HR planning – Performance management

Posted by  Tijana Balotic Truong

Organisations prepare plans in order to ensure specified objectives are met, but formulating the plan is only the first step towards making that happen. Once the direction is known, performance management is the tool that brings the organisation to a desired destination (or close to it). Today we look at how performance management can support the delivery of HR plans.

The performance management process

Overall, the performance management process consists of several stages, most of which are framed during the planning cycle:

  • Identification of the key areas in the human resources (HR) plan
  • Identification of the main drivers for each key area
  • Identification of the critical factors that can impact the main drivers
  • Monitoring the development
  • Adjusting HR plan
  • Repeating the process

The key areas of an HR plan

The focus of human resources is the people that an organisation needs to achieve its goals. As such, key areas for HR to manage are:

  • The existing and future members of the organisation. (This is often referred to as employees or headcount).
  • The requirements for them to join, stay and perform well in the organisation.

The main drivers for each of the key areas of an HR plan

The structure and profile of the people on board will depend on the field and industry that an organisation operates in, its objectives, values and its culture. The reality is that if management do not support a specific change in the organization, current patterns such as ways of working or behaviors, will stay as they are.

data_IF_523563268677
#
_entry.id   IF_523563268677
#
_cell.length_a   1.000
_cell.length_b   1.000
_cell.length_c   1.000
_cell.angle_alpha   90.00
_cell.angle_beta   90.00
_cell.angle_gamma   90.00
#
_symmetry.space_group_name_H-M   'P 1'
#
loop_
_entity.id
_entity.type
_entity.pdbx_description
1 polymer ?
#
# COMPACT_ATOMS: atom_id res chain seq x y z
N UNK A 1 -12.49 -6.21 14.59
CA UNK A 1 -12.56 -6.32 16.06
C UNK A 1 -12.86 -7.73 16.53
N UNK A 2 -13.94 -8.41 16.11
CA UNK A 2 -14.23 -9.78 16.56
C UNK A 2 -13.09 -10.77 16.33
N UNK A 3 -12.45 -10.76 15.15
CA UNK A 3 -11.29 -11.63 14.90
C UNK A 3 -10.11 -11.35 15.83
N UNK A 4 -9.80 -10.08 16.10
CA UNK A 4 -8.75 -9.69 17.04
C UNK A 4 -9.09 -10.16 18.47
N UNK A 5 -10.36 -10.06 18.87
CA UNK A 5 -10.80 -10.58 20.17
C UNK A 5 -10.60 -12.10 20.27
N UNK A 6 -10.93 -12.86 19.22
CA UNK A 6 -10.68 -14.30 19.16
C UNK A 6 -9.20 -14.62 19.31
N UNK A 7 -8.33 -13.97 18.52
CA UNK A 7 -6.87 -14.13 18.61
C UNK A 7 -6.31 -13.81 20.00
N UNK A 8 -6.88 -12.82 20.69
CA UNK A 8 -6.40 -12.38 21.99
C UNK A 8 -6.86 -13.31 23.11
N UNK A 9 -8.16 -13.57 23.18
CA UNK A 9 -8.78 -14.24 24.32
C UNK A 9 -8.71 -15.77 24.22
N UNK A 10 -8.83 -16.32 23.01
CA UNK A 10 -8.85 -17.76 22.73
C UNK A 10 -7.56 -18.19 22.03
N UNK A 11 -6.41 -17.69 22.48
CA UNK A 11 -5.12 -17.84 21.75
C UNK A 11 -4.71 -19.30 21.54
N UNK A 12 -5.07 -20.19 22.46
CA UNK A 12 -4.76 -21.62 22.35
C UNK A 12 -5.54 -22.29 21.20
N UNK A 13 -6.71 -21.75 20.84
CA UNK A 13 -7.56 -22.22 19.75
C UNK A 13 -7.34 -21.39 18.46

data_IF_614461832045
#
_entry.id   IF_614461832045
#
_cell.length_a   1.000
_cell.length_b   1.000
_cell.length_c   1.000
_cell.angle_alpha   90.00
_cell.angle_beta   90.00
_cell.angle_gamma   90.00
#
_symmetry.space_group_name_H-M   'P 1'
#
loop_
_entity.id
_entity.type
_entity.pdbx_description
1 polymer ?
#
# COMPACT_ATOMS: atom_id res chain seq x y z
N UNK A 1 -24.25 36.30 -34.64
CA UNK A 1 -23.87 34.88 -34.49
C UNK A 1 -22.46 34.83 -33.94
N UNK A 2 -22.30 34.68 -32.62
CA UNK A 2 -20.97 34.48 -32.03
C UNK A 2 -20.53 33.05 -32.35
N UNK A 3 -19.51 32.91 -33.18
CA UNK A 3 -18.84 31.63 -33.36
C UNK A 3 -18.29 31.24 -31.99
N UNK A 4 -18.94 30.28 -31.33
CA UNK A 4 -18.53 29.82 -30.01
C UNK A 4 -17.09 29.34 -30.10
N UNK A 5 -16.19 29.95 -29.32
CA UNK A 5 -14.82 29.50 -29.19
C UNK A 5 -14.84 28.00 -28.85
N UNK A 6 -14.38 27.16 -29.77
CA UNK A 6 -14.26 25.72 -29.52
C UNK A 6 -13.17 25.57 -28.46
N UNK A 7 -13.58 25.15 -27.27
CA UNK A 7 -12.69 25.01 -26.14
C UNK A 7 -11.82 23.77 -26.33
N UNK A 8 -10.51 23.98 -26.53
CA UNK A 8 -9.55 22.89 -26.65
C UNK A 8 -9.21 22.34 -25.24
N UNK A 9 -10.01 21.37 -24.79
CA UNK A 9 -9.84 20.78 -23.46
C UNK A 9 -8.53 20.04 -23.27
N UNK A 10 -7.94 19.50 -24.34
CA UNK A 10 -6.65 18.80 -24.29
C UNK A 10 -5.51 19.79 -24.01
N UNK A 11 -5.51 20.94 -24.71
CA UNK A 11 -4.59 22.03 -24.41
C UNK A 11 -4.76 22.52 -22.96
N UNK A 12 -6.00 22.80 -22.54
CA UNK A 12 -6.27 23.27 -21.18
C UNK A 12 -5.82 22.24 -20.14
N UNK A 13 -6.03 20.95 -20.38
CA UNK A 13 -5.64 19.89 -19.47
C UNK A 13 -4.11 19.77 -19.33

During the planning process HR should validate how realistic the headcount assumptions are. For example, if the company wants to increase its sales through geographical expansion, sales managers will need to estimate the number of additional sales representatives required and their estimated start dates. HR should assess whether their expectations are feasible and then when the plan is approved, prepare the recruitment schedule accordingly.

If certain positions require particular skills and knowledge, HR should investigate possible ways of securing the right candidates. In some cases, people may not be available locally, which usually increases the length of the hiring process and the associated cost. Notice period also impacts actual candidate availability.

The critical factors that impact the main drivers